Because the Austrians aren’t really trying very hard to integrate their immigrants.

    Countries like Austria invite multitudes of Muslims to act as cheap labor, but they treat them like crap, deny them an ability to become part of the country as well as their children and subsequent generations. The Muslim communities become ghettos in the original meaning of the term. A place where certain groups are forced to live. Europeans have a long history of doing that to people.

    France, and most of continental Europe intentionally antagonize and marginalize their immigrants. Muslim enclaves in France are close in nature to what black neighborhoods in the US were like in the 60’s and 70’s.

    The US has its fair share of Muslim communities and enclaves but they are far better integrated with the nation. This is because of several factors: citizenship by birth, separation of church and state, a national identity not linked to race or religion, and a legitimate naturalization policy. If Muslims in the US were treated like their European counterparts, Downtown Brooklyn, Northern NJ and Deerborn Michigan would practically be demilitarized zones. But quite the opposite. They are fairly sedate neighborhoods.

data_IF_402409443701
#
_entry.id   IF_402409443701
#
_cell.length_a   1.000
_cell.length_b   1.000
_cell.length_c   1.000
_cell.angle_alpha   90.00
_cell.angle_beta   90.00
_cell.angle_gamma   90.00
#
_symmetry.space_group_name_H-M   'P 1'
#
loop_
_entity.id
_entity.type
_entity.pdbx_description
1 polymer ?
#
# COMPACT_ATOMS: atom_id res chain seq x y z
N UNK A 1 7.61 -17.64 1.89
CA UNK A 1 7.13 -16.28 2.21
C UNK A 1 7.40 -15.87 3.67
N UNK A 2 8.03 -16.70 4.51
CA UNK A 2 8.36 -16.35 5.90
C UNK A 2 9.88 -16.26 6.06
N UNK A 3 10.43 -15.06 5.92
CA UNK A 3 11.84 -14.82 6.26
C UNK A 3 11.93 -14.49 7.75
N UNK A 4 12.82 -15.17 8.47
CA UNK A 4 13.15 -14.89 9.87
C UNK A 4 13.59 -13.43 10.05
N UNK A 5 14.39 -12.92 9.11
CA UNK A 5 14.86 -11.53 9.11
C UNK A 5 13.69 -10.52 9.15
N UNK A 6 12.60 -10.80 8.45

Its not the religion thats keeping them from being integrated into society, it is society that is keeping them out.

  • @Larry,

    “The Muslim communities become ghettos in the original meaning of the term. A place where certain groups are forced to live. Europeans have a long history of doing that to people.”

    Yes. I agree with this completely.

    “The US has its fair share of Muslim communities and enclaves but they are far better integrated with the nation.”

    Yes again. I agree with this completely. I wish more Muslims would immigrate to America – only 1% of our population is Muslim and the record indicates they have been successful and productive citizens.

    “Its not the religion thats keeping them from being integrated into society, it is society that is keeping them out.”